Harrison survives two fairly harmless encounters with Broomfield's camera before he snaps during a third, admitting he once favored disciplining his daughter with pit bulls (a particularly inventive twist on tough love) and bellowing, "I'll keep kicking your ass!", the "ass" in question belonging not to Broomfield but to Courtney. Grant, who's interviewed behind the wheel of his car, fares a good deal better: he retains his composure even when forced to admit that after more than a year of dogged digging, he's yet to unearth real evidence of Courtney's involvement in a murder plot. You can read all about Grant's investigation in Who Killed Kurt Cobain?: The Mysterious Death of An Icon, a rather poorly written piece of investigative journalism by Ian Halperin and Max Wallace that was published by Birch Lane Press earlier this year. (Or on the Internet, just about everywhere.) But I'll save you the trouble: in the book it's alleged that there were no fingerprints on the gun that killed Kurt, that the level of heroin in his bloodstream was in some people's opinion sufficient to have prevented him from firing a gun, and that Kurt's suicide note may have been doctored in some way. There are also reports that Kurt may have been having an affair and/or preparing to divorce Courtney, and that there existed an unfinished will "disowning Courtney." But mostly the book reveals that there are a lot of fringe players in the Kurt and Courtney tragedy who really don't like Courtney very much and who seem to believe she's capable of anything.

Wearing a pair of clunky headphones and wielding a boom microphone as if it were a truth-baring torch, Broomfield encounters with a wry sort of bemused fascination a number of these people on his journey into the heart of Seattle's post-Kurt darkness. Most of them bring to mind the bleak characters who populated Gus Van Sant's My Own Private Idaho -- alienated products of a dysfunctional society. There's Rozz Rezabek, one of Courtney's exes, who comes off as one of the film's more credibly damning character witnesses until he reveals that he's mad at Courtney for dissing him in some interview. There's one of the couple's former nannies, who's so timid you can't tell whether it's fear of telling the truth or lying that's weighing so heavily on her conscience. And there's Kurt's buddy Dylan Carlson, who looks about as bad as Keith Richards did in the early '70s and still doesn't understand why Kurt would want to quit heroin.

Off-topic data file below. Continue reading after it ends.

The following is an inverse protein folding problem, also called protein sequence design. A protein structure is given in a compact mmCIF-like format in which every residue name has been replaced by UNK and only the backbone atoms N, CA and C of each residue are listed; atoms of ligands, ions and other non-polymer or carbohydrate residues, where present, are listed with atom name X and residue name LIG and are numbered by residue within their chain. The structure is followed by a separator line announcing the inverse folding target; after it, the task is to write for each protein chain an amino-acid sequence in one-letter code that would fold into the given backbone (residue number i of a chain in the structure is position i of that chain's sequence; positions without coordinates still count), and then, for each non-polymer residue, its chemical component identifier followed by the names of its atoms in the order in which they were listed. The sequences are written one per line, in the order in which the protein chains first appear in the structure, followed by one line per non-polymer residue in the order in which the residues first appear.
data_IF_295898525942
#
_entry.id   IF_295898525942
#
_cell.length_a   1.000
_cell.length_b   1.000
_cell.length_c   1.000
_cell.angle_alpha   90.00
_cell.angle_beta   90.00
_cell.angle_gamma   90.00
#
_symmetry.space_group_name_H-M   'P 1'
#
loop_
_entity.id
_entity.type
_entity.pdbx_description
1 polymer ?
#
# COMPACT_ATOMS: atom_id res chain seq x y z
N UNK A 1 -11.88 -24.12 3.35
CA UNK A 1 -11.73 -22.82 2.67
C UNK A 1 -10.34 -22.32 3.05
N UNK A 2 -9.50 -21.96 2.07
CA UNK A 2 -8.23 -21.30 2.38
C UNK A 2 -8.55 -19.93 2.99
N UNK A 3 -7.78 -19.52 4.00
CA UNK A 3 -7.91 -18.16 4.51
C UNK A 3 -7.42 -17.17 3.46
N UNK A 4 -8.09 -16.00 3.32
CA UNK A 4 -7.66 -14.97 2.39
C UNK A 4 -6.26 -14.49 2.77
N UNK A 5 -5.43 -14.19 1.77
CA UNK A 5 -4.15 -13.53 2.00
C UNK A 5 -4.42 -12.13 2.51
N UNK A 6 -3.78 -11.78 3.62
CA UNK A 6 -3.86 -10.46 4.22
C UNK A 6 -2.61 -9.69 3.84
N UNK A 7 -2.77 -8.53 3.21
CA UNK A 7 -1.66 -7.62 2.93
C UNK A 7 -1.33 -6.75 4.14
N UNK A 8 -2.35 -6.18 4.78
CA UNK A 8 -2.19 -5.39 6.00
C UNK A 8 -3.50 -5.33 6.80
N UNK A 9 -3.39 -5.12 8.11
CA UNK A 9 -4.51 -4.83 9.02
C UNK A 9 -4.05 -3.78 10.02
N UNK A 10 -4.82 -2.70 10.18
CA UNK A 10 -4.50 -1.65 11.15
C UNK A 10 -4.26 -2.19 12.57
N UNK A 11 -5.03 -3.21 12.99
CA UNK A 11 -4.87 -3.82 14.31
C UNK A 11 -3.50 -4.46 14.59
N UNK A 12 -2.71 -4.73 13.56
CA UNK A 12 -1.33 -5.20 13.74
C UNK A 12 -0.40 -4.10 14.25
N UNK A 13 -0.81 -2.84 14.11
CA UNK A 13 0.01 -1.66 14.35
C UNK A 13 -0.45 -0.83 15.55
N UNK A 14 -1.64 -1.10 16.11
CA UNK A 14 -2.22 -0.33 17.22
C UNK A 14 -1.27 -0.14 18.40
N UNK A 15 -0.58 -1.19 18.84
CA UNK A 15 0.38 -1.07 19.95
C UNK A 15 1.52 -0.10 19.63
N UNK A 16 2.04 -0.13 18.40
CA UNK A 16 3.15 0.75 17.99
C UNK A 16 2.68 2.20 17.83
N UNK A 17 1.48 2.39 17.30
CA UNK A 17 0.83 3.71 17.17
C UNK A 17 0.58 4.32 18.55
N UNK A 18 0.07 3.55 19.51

Courtney makes a couple of unwitting cameos -- one in a clip from a confrontational television interview, another at an ACLU reception. And so does Kurt, in photos and home movies of the artist as a young punk, and in an uncharacteristically upbeat interview. But it's the bit players in the couple's lives who are the real stars of Kurt and Courtney. Among them: the fat, bearded, and drunk El Duce (a/k/a Eldon Hoke), the now dead member of the porn-punk Mentors, who claims Courtney offered him 50 grand to bump off Kurt; a skittish scenester who promises to produce pictures that never materialize of Kurt and Courtney shooting up; and a bumbling pair of tabloid reporters -- the Keystone Koparazzi, if you will -- who are too in awe of Courtney's celebrity to confront her.

All in all there's nothing here to persuade even the most zealous Marcia Clark disciple to open a case against Courtney, but plenty of fodder for the kind of fascinating films Broomfield likes to make. Indeed, you get the sense that even if Courtney hadn't gone to such lengths to curtail Broomfield's access, he still would have sought out characters like Carlson, Hoke, and Rezabek, not because of what they reveal about Kurt or Courtney, but because of what they tell us about the damage that infests the fringes rock stardom, celebrity, and drugs. This is the underworld that Courtney has tried so desperately, and successfully, to leave behind. And though the new place she's found herself in has its own set of problems (like meddling documentarians), you really can't blame her for wanting to cut all ties with the past Broomfield illuminates. You also can't blame Broomfield for wanting to shine some light into a murk that surrounded the king and queen of a once thriving alternative nation -- a murk that has lingered even in the wake of Kurt's death and Courtney's massive makeover.